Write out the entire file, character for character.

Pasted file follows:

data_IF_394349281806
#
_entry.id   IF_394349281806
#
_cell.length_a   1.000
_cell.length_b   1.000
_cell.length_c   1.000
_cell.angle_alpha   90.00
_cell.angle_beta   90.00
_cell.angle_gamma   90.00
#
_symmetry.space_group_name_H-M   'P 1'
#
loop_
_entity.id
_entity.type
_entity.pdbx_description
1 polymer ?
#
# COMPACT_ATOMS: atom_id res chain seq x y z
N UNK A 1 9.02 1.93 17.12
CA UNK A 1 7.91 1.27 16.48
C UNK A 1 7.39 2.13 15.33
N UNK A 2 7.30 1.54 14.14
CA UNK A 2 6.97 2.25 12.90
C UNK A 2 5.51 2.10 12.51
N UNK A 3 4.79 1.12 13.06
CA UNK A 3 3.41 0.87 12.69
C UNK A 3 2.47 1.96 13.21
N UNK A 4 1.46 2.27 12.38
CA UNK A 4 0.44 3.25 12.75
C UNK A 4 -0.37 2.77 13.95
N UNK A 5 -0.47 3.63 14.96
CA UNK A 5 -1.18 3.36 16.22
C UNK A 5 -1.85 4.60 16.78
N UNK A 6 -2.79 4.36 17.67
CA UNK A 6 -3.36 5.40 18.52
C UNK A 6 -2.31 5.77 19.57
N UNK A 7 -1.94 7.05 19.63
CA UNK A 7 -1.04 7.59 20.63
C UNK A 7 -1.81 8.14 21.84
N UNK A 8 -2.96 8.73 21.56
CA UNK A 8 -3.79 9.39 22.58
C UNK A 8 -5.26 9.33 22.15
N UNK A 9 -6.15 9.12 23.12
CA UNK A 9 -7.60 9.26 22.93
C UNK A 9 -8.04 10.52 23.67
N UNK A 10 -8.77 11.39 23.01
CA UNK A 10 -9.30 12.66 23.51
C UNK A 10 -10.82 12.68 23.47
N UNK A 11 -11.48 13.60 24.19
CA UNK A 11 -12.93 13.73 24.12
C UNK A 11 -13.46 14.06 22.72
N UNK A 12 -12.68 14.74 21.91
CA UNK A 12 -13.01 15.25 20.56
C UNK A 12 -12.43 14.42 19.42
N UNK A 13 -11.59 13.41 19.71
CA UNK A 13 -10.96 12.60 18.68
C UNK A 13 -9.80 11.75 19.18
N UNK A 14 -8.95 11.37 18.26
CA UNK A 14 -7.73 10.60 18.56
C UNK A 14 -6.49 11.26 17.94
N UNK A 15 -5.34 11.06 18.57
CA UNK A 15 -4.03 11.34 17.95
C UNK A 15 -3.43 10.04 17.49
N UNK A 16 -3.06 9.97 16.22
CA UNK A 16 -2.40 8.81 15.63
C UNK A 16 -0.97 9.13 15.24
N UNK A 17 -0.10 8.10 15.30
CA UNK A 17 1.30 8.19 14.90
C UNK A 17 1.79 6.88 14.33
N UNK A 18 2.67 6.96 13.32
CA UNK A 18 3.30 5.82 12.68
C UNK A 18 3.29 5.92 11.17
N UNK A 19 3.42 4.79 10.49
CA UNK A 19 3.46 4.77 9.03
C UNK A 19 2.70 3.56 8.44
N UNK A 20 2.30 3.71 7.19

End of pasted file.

data_IF_394349281806
#
_entry.id   IF_394349281806
#
_cell.length_a   1.000
_cell.length_b   1.000
_cell.length_c   1.000
_cell.angle_alpha   90.00
_cell.angle_beta   90.00
_cell.angle_gamma   90.00
#
_symmetry.space_group_name_H-M   'P 1'
#
loop_
_entity.id
_entity.type
_entity.pdbx_description
1 polymer ?
#
# COMPACT_ATOMS: atom_id res chain seq x y z
N UNK A 1 9.02 1.93 17.12
CA UNK A 1 7.91 1.27 16.48
C UNK A 1 7.39 2.13 15.33
N UNK A 2 7.30 1.54 14.14
CA UNK A 2 6.97 2.25 12.90
C UNK A 2 5.51 2.10 12.51
N UNK A 3 4.79 1.12 13.06
CA UNK A 3 3.41 0.87 12.69
C UNK A 3 2.47 1.96 13.21
N UNK A 4 1.46 2.27 12.38
CA UNK A 4 0.44 3.25 12.75
C UNK A 4 -0.37 2.77 13.95
N UNK A 5 -0.47 3.63 14.96
CA UNK A 5 -1.18 3.36 16.22
C UNK A 5 -1.85 4.60 16.78
N UNK A 6 -2.79 4.36 17.67
CA UNK A 6 -3.36 5.40 18.52
C UNK A 6 -2.31 5.77 19.57
N UNK A 7 -1.94 7.05 19.63
CA UNK A 7 -1.04 7.59 20.63
C UNK A 7 -1.81 8.14 21.84
N UNK A 8 -2.96 8.73 21.56
CA UNK A 8 -3.79 9.39 22.58
C UNK A 8 -5.26 9.33 22.15
N UNK A 9 -6.15 9.12 23.12
CA UNK A 9 -7.60 9.26 22.93
C UNK A 9 -8.04 10.52 23.67
N UNK A 10 -8.77 11.39 23.01
CA UNK A 10 -9.30 12.66 23.51
C UNK A 10 -10.82 12.68 23.47
N UNK A 11 -11.48 13.60 24.19
CA UNK A 11 -12.93 13.73 24.12
C UNK A 11 -13.46 14.06 22.72
N UNK A 12 -12.68 14.74 21.91
CA UNK A 12 -13.01 15.25 20.56
C UNK A 12 -12.43 14.42 19.42
N UNK A 13 -11.59 13.41 19.71
CA UNK A 13 -10.96 12.60 18.68
C UNK A 13 -9.80 11.75 19.18
N UNK A 14 -8.95 11.37 18.26
CA UNK A 14 -7.73 10.60 18.56
C UNK A 14 -6.49 11.26 17.94
N UNK A 15 -5.34 11.06 18.57
CA UNK A 15 -4.03 11.34 17.95
C UNK A 15 -3.43 10.04 17.49
N UNK A 16 -3.06 9.97 16.22
CA UNK A 16 -2.40 8.81 15.63
C UNK A 16 -0.97 9.13 15.24
N UNK A 17 -0.10 8.10 15.30
CA UNK A 17 1.30 8.19 14.90
C UNK A 17 1.79 6.88 14.33
N UNK A 18 2.67 6.96 13.32
CA UNK A 18 3.30 5.82 12.68
C UNK A 18 3.29 5.92 11.17
N UNK A 19 3.42 4.79 10.49
CA UNK A 19 3.46 4.77 9.03
C UNK A 19 2.70 3.56 8.44
N UNK A 20 2.30 3.71 7.19